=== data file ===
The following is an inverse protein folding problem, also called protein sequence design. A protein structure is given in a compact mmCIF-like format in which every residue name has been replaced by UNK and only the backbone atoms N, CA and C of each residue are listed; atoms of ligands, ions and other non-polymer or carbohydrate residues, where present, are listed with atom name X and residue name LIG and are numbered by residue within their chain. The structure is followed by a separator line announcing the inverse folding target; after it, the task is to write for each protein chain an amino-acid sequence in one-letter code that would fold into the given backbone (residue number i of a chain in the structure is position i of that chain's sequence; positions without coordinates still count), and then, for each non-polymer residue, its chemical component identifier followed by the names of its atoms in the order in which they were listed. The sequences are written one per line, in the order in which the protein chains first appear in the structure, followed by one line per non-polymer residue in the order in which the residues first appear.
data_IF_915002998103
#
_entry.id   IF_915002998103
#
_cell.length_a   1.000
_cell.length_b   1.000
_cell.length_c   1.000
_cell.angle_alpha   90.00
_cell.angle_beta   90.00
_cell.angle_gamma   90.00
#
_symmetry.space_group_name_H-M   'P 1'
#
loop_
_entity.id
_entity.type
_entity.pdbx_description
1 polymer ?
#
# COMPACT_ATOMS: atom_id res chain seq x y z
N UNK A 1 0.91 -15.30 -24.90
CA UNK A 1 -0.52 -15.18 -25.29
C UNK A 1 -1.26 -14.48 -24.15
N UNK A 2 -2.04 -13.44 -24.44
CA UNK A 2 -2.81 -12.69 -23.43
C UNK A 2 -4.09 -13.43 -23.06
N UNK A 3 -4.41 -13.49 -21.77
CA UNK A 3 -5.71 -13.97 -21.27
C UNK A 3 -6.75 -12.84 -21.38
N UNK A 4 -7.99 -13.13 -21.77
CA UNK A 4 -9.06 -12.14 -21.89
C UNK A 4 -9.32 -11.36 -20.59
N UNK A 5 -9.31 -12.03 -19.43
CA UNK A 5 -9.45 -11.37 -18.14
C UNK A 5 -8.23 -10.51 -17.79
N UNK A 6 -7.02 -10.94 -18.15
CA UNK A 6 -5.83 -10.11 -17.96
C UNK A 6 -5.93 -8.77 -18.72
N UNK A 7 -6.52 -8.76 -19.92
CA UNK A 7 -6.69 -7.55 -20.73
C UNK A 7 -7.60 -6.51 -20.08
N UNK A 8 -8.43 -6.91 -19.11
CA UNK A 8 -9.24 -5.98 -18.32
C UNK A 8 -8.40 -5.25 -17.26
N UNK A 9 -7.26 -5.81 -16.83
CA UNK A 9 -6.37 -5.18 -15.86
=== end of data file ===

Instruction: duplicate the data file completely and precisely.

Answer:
The following is an inverse protein folding problem, also called protein sequence design. A protein structure is given in a compact mmCIF-like format in which every residue name has been replaced by UNK and only the backbone atoms N, CA and C of each residue are listed; atoms of ligands, ions and other non-polymer or carbohydrate residues, where present, are listed with atom name X and residue name LIG and are numbered by residue within their chain. The structure is followed by a separator line announcing the inverse folding target; after it, the task is to write for each protein chain an amino-acid sequence in one-letter code that would fold into the given backbone (residue number i of a chain in the structure is position i of that chain's sequence; positions without coordinates still count), and then, for each non-polymer residue, its chemical component identifier followed by the names of its atoms in the order in which they were listed. The sequences are written one per line, in the order in which the protein chains first appear in the structure, followed by one line per non-polymer residue in the order in which the residues first appear.
data_IF_915002998103
#
_entry.id   IF_915002998103
#
_cell.length_a   1.000
_cell.length_b   1.000
_cell.length_c   1.000
_cell.angle_alpha   90.00
_cell.angle_beta   90.00
_cell.angle_gamma   90.00
#
_symmetry.space_group_name_H-M   'P 1'
#
loop_
_entity.id
_entity.type
_entity.pdbx_description
1 polymer ?
#
# COMPACT_ATOMS: atom_id res chain seq x y z
N UNK A 1 0.91 -15.30 -24.90
CA UNK A 1 -0.52 -15.18 -25.29
C UNK A 1 -1.26 -14.48 -24.15
N UNK A 2 -2.04 -13.44 -24.44
CA UNK A 2 -2.81 -12.69 -23.43
C UNK A 2 -4.09 -13.43 -23.06
N UNK A 3 -4.41 -13.49 -21.77
CA UNK A 3 -5.71 -13.97 -21.27
C UNK A 3 -6.75 -12.84 -21.38
N UNK A 4 -7.99 -13.13 -21.77
CA UNK A 4 -9.06 -12.14 -21.89
C UNK A 4 -9.32 -11.36 -20.59
N UNK A 5 -9.31 -12.03 -19.43
CA UNK A 5 -9.45 -11.37 -18.14
C UNK A 5 -8.23 -10.51 -17.79
N UNK A 6 -7.02 -10.94 -18.15
CA UNK A 6 -5.83 -10.11 -17.96
C UNK A 6 -5.93 -8.77 -18.72
N UNK A 7 -6.52 -8.76 -19.92
CA UNK A 7 -6.69 -7.55 -20.73
C UNK A 7 -7.60 -6.51 -20.08
N UNK A 8 -8.43 -6.91 -19.11
CA UNK A 8 -9.24 -5.98 -18.32
C UNK A 8 -8.40 -5.25 -17.26
N UNK A 9 -7.26 -5.81 -16.83
CA UNK A 9 -6.37 -5.18 -15.86